Back On The Front Burner

Franchisers, Zarco said, should not be able to "saturate the markets considering their own selfish, profit-driven greed as opposed to considering the impact the placement of a new unit will have on another existing franchise."…"It is clear that, while Scheck is not entitled to an exclusive territory, he is entitled to expect that Burger King will not act to destroy the right of the franchisee to enjoy the fruits of the contract."

Miami Daily Review
January 9, 1997

Back On The Front Burner
After years of lawsuits with conflicting outcomes, issue of Burger King franchisee rights heads for federal appeals court
Mary Hladky, Review Staff

Franchise-holders around the country cheered in 1992 when a federal judge in Miami ruled that Burger King does not have the right to open restaurants anywhere it wants.

Franchisees have long contended that they lose money or are even forced out of business when a new Burger King or McDonald's opens near an existing one. The practice, known as encroachment, is one of the hottest issues in the franchise industry.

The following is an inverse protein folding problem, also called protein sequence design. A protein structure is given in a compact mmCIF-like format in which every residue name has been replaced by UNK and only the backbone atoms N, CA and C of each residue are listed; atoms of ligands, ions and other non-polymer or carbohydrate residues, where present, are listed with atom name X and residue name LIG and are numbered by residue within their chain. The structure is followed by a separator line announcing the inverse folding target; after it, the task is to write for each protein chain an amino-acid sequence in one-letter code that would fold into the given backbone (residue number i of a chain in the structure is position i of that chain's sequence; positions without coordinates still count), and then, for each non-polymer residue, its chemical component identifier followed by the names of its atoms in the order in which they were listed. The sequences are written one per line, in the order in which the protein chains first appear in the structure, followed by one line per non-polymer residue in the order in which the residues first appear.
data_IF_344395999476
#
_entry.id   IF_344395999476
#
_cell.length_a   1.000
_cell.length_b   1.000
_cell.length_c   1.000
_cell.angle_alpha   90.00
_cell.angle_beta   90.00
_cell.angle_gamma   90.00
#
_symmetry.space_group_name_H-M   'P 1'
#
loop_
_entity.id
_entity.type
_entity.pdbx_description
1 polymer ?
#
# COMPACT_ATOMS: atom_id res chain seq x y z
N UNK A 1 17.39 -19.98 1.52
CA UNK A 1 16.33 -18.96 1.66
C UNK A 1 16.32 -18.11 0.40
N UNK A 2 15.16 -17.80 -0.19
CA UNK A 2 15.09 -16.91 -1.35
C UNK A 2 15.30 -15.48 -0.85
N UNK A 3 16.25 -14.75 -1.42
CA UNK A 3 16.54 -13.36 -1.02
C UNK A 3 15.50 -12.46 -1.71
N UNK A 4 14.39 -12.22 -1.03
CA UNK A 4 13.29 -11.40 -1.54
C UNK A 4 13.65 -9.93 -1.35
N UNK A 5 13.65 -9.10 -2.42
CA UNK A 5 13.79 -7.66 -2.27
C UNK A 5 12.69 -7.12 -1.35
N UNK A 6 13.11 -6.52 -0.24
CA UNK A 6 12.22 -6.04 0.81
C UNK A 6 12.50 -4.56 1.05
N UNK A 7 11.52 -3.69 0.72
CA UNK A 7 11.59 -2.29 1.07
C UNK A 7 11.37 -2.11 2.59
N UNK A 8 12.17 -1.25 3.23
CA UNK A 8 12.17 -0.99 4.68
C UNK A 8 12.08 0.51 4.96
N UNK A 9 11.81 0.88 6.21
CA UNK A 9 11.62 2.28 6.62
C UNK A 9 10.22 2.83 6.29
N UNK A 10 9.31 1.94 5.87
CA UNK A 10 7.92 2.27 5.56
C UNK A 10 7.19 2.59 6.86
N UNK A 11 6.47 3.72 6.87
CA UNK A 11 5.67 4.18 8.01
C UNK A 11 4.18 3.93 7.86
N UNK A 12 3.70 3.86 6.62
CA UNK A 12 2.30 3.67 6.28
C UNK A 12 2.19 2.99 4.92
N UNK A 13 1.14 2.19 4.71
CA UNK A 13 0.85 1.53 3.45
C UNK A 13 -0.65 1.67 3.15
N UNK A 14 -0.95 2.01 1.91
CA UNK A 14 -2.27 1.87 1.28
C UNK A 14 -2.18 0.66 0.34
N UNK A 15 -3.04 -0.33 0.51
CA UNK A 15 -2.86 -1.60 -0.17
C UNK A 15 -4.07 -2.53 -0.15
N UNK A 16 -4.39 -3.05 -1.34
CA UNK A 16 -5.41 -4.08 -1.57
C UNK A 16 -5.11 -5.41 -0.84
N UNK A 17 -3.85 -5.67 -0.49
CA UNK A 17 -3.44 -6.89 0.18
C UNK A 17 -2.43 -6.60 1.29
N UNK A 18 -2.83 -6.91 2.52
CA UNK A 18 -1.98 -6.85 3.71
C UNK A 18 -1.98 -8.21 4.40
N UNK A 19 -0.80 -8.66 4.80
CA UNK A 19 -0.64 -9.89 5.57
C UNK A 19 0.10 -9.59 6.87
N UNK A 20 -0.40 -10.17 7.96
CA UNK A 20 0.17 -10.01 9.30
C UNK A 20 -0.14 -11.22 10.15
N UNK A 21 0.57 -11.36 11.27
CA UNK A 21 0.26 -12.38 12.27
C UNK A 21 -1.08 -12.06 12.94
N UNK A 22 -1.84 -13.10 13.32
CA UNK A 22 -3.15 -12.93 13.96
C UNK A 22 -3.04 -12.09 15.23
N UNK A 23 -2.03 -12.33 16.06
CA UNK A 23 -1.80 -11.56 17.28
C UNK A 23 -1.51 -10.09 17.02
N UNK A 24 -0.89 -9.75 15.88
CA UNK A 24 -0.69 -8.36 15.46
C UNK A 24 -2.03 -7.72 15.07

"I think every franchisee conference I have gone to—-has dealt with encroachment, said Miami lawyer Don L. Horn of Gallwey, Gillman, Curtis, Vento & Horn, who represents Burger King. "A great number of the
franchisers have attempted to come up with different practices and procedures for dealing with encroachment claims and modifying what they have done in the past, in hope of encouraging better relationships with their franchisees."

U.S. District Judge William M Hoeveler's 1992 ruling against Burger King came on a pre-trial motion in a suit brought by a Massachusetts franchise-holder who claimed his business was ruined when a Burger King opened two miles form one of his restaurants. In 1995 Burger King agreed to pay him $4 million, and the case settled. As a result, it was never heard by an appeals court.